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Lafley pivots from builder to demolition man as he shrinks P&G
[NEW YORK] AG Lafley helped turn Procter & Gamble into the world's largest consumer-products company. Now the builder has turned demolition man, shedding billions in assets because P&G is too large to compete.
Mr Lafley, 67, interrupted his retirement in 2013 to revive P&G and telegraphed early on that he didn't plan to stay long. Having announced plans to exit as many as 100 product lines in the past two years, he's likely to step aside as chief executive officer by the annual meeting in October, according to people familiar with his plans. Before then, Mr Lafley aims to divest at least $19 billion more in assets, slimming the company down to 65 leading brands, such as Tide, Crest and Pampers, which generate 86 per cent of P&G's US$83 billion in revenue.
"It's painful to dismantle something you built," said Davia Temin, who runs Temin & Co, a crisis management consultant. "Most CEOs I've worked with, when faced with this, say 'I'm a builder, let someone else shrink it,' but Mr Lafley's showing he can pivot when that's what the business demands."
The question is whether a slimmer - but still large - P&G will be sufficiently nimble to win back consumers who've defected to cheaper brands or compete with a host of new rivals that are creating new niches with natural and organic products. Mr Lafley was lionised during his first stint as CEO, when he boosted the company's portfolio of billion-dollar brands.
But P&G watchers agree he should have taken an ax to costs and brands before the financial crisis and subsequent recession. Now, with his legacy on the line, Mr Lafley is playing catchup.
P&G is one of several large companies starting to question the benefits of scale. "Focus" is the latest boardroom buzzword as CEOs and directors debate the wisdom of managing multiple products. General Electric is refocusing on its industrial past, Pfizer broke itself into three pieces and General Motors emerged from bankruptcy with fewer brands.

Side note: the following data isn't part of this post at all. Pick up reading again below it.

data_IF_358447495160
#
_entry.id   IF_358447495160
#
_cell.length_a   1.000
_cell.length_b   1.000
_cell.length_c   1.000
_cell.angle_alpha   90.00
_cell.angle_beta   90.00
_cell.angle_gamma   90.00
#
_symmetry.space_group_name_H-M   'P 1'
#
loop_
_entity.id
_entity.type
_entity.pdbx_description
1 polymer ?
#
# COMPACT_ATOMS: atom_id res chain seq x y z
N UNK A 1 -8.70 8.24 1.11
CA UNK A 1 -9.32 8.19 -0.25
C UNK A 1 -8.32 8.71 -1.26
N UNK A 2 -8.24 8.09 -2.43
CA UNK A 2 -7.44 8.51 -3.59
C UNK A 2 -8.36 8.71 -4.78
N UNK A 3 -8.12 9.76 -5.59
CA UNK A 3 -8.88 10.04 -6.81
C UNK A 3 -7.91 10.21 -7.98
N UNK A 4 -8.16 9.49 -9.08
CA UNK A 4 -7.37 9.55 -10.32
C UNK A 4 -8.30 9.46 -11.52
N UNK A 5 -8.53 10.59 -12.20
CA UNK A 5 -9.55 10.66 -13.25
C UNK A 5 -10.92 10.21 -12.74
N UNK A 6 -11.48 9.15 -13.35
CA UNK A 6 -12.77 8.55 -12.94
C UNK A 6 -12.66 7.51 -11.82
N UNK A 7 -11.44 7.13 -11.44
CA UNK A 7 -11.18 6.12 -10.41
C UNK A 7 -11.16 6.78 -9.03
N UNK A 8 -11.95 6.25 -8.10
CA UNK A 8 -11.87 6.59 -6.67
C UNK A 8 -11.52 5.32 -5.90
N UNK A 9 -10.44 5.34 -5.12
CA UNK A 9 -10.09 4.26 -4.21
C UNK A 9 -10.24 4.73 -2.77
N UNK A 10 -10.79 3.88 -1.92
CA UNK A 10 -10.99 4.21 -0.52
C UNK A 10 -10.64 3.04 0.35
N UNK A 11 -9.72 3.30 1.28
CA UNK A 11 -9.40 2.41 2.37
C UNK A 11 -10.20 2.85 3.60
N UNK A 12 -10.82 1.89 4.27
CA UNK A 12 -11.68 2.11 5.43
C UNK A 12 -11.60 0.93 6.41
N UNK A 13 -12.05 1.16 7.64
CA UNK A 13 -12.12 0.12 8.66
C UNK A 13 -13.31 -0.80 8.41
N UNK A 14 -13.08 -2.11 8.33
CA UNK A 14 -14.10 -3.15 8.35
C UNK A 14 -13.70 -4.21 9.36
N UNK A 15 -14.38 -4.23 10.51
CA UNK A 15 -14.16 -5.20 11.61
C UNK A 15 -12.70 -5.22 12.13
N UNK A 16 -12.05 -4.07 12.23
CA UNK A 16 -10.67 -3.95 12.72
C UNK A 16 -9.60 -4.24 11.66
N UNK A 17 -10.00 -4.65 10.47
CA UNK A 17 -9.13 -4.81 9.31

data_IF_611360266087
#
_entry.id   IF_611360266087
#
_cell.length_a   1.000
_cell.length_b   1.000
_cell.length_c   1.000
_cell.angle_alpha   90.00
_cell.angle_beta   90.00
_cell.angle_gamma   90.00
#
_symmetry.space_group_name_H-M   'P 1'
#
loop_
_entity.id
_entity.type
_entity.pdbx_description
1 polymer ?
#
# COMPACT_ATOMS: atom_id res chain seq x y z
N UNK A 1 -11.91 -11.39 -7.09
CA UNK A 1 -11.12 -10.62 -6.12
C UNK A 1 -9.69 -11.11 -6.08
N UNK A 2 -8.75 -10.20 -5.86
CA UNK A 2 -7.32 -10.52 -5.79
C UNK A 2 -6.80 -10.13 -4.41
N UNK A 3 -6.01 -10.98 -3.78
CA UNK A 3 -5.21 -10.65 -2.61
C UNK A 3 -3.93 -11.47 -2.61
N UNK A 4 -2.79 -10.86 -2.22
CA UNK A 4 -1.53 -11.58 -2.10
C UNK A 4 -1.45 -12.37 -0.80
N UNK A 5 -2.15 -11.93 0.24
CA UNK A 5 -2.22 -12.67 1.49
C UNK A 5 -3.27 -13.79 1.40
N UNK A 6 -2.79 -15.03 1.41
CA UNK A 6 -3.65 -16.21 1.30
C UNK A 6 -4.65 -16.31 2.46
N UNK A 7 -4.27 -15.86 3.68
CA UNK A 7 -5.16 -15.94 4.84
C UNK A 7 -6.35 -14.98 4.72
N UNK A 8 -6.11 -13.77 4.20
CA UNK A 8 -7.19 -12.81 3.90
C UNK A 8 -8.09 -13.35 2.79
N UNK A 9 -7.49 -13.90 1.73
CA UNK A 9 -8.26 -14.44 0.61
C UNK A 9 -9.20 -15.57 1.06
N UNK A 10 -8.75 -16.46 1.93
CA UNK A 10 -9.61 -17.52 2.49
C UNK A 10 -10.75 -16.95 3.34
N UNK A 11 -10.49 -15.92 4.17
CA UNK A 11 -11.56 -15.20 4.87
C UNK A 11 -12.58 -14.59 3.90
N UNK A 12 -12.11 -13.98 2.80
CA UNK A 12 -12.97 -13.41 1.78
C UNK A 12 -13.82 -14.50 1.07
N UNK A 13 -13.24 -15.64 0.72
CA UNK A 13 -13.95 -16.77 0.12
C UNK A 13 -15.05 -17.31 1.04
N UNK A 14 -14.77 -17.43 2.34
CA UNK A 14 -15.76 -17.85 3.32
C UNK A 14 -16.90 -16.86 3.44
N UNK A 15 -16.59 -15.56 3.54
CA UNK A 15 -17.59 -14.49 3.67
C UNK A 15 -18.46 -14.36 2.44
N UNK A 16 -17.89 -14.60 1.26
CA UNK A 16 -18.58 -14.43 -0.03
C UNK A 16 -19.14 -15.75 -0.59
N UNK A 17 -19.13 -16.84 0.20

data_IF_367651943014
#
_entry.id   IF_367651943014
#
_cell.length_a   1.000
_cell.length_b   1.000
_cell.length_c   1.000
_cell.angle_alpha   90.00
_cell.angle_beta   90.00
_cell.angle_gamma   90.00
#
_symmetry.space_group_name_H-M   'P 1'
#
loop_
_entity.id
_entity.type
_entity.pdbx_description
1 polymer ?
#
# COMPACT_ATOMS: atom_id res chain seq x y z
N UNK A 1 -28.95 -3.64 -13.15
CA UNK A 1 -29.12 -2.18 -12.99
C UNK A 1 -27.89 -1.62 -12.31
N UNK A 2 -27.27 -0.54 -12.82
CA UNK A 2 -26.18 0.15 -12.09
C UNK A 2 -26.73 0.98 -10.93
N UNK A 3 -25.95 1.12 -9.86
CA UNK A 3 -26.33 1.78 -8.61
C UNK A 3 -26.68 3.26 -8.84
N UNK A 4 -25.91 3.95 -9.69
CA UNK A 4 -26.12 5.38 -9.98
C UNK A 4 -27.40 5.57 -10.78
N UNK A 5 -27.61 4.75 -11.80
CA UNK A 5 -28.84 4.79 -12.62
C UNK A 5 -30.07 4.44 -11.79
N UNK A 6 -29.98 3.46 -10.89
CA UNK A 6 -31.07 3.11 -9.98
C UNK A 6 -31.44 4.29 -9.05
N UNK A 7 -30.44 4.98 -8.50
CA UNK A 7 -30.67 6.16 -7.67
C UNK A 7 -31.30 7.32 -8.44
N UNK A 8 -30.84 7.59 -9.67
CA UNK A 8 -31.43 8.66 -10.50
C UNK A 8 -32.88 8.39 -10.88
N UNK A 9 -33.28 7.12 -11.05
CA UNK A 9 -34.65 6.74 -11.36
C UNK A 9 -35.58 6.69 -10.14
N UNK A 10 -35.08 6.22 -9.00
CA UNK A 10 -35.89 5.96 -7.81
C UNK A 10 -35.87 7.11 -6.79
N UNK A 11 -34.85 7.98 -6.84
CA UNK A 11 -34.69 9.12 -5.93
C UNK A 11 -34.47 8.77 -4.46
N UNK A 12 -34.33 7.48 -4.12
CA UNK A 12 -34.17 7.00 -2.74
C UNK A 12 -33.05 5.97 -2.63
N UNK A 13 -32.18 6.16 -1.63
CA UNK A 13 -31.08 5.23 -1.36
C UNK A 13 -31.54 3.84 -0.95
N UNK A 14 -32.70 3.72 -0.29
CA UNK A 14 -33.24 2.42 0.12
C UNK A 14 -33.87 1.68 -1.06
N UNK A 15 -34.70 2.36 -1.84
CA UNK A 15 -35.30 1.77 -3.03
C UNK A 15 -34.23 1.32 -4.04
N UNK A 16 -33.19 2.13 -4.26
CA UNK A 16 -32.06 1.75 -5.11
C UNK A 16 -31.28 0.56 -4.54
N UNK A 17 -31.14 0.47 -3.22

"By shedding less profitable businesses, you can free up talent and shore up assets to use later for acquisitions around the world," says James Post, a professor at Boston University's School of Management. And Mr Lafley, like other CEOs, has to be on guard against activist investors raising their voices to say, 'What you're doing isn't good enough.'''
In fact it was an activist investor - Pershing Square's Bill Ackman - who pushed for the removal of Mr Lafley's handpicked successor, Bob McDonald. In the four years McDonald was CEO, P&G's return on common equity, a measure of profits returned to shareholders, was 41 per cent lower than Unilever's and less than a fifth of Colgate's.
Mr Lafley, who declined to comment for this story, has skipped most earnings calls with analysts since he returned to the corner office. Instead he's spent hundreds of hours huddled with staff to decide what's worth keeping. In the words of Gil Cloyd, Mr Lafley's chief technology officer from 2000 to 2008: "He's not on the sidelines. He's in the mud with the team."
Demanding quicker presentations and decision-making, Mr Lafley cut hour-long meetings in half. He simplified the organization, slicing P&G into four groups: baby, feminine and family care; beauty; health and grooming; fabric and home care.